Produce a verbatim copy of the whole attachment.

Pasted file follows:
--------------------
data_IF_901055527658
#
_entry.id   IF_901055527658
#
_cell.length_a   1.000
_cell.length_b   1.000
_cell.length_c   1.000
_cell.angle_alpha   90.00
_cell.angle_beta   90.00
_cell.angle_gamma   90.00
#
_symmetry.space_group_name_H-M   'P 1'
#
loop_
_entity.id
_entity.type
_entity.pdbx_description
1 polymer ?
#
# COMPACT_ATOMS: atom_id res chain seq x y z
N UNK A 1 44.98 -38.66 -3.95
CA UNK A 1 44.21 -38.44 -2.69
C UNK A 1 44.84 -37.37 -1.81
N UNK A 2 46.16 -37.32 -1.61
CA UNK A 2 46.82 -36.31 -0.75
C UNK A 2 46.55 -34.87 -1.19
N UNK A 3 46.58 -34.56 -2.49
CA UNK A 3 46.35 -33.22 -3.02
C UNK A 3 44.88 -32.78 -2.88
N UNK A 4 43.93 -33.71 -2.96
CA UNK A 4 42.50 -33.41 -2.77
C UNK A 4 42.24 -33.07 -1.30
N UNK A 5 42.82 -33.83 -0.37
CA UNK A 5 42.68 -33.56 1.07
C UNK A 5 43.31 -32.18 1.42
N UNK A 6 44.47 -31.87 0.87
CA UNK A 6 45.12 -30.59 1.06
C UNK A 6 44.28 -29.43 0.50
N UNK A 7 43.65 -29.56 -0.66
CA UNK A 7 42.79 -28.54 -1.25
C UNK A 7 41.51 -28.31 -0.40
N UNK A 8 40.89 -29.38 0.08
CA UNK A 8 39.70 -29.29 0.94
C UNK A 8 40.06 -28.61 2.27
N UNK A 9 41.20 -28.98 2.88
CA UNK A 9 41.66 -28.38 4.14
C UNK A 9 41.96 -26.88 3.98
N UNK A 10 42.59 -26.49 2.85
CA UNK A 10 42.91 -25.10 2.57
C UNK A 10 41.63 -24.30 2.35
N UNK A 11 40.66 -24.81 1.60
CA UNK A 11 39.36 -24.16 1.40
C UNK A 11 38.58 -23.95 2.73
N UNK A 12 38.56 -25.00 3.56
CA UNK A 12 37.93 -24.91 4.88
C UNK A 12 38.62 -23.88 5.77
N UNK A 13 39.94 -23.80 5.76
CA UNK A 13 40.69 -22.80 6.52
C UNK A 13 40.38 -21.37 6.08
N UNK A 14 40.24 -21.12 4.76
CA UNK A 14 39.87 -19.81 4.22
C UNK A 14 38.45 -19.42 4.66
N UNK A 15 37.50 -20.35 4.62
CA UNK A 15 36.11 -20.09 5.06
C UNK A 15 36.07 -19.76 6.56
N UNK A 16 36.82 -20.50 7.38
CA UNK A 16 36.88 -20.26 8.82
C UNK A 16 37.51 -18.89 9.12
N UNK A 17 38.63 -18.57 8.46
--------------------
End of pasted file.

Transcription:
data_IF_901055527658
#
_entry.id   IF_901055527658
#
_cell.length_a   1.000
_cell.length_b   1.000
_cell.length_c   1.000
_cell.angle_alpha   90.00
_cell.angle_beta   90.00
_cell.angle_gamma   90.00
#
_symmetry.space_group_name_H-M   'P 1'
#
loop_
_entity.id
_entity.type
_entity.pdbx_description
1 polymer ?
#
# COMPACT_ATOMS: atom_id res chain seq x y z
N UNK A 1 44.98 -38.66 -3.95
CA UNK A 1 44.21 -38.44 -2.69
C UNK A 1 44.84 -37.37 -1.81
N UNK A 2 46.16 -37.32 -1.61
CA UNK A 2 46.82 -36.31 -0.75
C UNK A 2 46.55 -34.87 -1.19
N UNK A 3 46.58 -34.56 -2.49
CA UNK A 3 46.35 -33.22 -3.02
C UNK A 3 44.88 -32.78 -2.88
N UNK A 4 43.93 -33.71 -2.96
CA UNK A 4 42.50 -33.41 -2.77
C UNK A 4 42.24 -33.07 -1.30
N UNK A 5 42.82 -33.83 -0.37
CA UNK A 5 42.68 -33.56 1.07
C UNK A 5 43.31 -32.18 1.42
N UNK A 6 44.47 -31.87 0.87
CA UNK A 6 45.12 -30.59 1.06
C UNK A 6 44.28 -29.43 0.50
N UNK A 7 43.65 -29.56 -0.66
CA UNK A 7 42.79 -28.54 -1.25
C UNK A 7 41.51 -28.31 -0.40
N UNK A 8 40.89 -29.38 0.08
CA UNK A 8 39.70 -29.29 0.94
C UNK A 8 40.06 -28.61 2.27
N UNK A 9 41.20 -28.98 2.88
CA UNK A 9 41.66 -28.38 4.14
C UNK A 9 41.96 -26.88 3.98
N UNK A 10 42.59 -26.49 2.85
CA UNK A 10 42.91 -25.10 2.57
C UNK A 10 41.63 -24.30 2.35
N UNK A 11 40.66 -24.81 1.60
CA UNK A 11 39.36 -24.16 1.40
C UNK A 11 38.58 -23.95 2.73
N UNK A 12 38.56 -25.00 3.56
CA UNK A 12 37.93 -24.91 4.88
C UNK A 12 38.62 -23.88 5.77
N UNK A 13 39.94 -23.80 5.76
CA UNK A 13 40.69 -22.80 6.52
C UNK A 13 40.38 -21.37 6.08
N UNK A 14 40.24 -21.12 4.76
CA UNK A 14 39.87 -19.81 4.22
C UNK A 14 38.45 -19.42 4.66
N UNK A 15 37.50 -20.35 4.62
CA UNK A 15 36.11 -20.09 5.06
C UNK A 15 36.07 -19.76 6.56
N UNK A 16 36.82 -20.50 7.38
CA UNK A 16 36.88 -20.26 8.82
C UNK A 16 37.51 -18.89 9.12
N UNK A 17 38.63 -18.57 8.46